Gaurav: The patient voice is so important. If you look at the anti-vax movement, it is one of the largest anti-science movements in existence. They even have conferences where millions of people come together to talk about how vaccines don’t work. For me, this is mind-boggling because it is so strong, you even see your Facebook friends talking about it and you realise you know people that do not believe in vaccines. A huge challenge not to be taken lightly, and I am proud to be a part of educating against it.
Elien: There are a lot of concerns at the moment around COVID-19 vaccines such as how quickly they have been developed, long-term safety concerns, etc. It is crucial that we try to address these concerns.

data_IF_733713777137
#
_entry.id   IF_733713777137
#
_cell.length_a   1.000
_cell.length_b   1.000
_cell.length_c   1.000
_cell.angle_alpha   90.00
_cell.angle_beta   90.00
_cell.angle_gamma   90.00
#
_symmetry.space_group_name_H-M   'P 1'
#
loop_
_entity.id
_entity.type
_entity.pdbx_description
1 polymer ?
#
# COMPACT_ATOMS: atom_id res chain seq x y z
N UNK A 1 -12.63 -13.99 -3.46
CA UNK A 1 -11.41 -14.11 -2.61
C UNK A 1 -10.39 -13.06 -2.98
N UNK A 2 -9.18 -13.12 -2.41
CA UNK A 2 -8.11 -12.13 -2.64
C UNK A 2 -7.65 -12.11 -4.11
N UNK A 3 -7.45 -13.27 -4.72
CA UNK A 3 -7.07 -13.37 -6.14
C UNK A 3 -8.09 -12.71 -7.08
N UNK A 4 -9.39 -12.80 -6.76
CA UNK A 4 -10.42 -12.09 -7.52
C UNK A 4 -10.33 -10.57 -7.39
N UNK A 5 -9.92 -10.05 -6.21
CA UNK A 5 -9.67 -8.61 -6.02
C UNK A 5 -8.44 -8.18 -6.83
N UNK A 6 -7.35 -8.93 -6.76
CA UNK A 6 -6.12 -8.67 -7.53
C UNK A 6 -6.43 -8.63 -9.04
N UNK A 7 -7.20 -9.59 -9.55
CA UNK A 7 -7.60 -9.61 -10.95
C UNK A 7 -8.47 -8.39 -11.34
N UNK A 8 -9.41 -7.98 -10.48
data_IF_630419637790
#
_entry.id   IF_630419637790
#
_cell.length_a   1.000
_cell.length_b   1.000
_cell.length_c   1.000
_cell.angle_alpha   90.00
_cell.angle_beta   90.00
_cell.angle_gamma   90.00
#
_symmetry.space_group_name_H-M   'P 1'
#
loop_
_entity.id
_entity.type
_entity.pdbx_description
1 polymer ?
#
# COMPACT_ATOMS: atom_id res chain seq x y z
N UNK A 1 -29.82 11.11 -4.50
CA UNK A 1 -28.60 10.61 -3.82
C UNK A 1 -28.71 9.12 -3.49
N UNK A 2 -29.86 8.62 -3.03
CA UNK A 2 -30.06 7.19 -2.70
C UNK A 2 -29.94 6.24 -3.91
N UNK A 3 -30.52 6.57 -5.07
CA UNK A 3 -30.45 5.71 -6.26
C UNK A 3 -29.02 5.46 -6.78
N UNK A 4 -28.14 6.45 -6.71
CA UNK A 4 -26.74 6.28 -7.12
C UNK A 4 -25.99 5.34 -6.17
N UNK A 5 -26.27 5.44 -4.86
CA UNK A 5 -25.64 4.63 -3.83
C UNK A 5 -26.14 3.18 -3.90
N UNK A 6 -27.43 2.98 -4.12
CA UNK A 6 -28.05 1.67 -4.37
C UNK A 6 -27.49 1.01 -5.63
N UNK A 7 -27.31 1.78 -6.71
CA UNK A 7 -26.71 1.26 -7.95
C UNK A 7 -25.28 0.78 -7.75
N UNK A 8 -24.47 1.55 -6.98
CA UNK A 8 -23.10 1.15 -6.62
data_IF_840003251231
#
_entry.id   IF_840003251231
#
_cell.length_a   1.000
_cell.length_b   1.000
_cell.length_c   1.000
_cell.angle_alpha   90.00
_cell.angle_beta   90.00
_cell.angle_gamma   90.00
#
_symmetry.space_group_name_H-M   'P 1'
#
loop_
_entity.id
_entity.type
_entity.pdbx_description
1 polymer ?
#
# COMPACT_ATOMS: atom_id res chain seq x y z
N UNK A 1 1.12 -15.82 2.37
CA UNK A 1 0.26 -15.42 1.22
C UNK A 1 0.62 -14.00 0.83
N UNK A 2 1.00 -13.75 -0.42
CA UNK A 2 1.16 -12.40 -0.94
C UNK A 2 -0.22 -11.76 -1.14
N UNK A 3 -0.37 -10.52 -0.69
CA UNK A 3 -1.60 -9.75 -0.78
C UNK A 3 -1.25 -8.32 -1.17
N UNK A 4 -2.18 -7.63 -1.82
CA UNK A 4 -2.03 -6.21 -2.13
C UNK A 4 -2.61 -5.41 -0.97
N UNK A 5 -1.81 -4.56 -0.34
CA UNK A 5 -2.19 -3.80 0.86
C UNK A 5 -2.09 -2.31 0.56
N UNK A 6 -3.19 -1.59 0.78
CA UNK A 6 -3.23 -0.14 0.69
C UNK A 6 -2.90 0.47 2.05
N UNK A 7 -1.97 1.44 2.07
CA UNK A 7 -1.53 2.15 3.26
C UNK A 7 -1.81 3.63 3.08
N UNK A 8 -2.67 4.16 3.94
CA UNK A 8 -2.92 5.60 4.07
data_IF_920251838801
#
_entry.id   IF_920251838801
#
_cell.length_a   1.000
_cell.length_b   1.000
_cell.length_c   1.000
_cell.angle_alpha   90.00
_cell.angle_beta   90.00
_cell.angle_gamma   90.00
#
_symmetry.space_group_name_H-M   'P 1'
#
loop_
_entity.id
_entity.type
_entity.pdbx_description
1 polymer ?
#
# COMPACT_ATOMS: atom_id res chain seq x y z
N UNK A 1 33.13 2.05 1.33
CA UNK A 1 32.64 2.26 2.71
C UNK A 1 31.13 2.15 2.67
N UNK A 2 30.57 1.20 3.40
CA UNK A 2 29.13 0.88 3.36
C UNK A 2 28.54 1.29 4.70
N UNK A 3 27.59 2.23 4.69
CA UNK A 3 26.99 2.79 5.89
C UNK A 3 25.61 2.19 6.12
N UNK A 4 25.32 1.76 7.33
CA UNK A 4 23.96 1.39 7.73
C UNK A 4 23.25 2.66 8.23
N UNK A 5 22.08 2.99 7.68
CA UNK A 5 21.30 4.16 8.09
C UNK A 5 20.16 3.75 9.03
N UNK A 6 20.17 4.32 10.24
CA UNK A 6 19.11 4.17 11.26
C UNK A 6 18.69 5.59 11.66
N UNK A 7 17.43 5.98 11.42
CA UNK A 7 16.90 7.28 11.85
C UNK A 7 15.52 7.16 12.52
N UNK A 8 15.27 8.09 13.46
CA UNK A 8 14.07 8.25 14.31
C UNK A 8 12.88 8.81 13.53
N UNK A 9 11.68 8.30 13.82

How is working with vaccines important to you?
Gaurav: Vaccines are the reason why diseases like smallpox have been wiped out. Once enough people are vaccinated herd immunity kicks in and the spread of the disease becomes difficult. The fact that so many people don’t understand that is a shame and we work hard to make sure people are educated on it. After all, we’re talking about people’s health and the health of their families.
Elien: By getting vaccinated, you are not only protecting yourself and your family but also helping to protect others who can’t get vaccinated, such as those that are immunocompromised, pregnant women, young children. You have to think of the greater good. Rather than just protecting yourself, you are helping to protect a whole population.
Thank you for sharing your expertise, Gaurav and Elien. We really enjoyed talking to you!
If you want to find out more about our work in vaccines, our team would be happy to chat to you. Please contact firstname.lastname@example.org.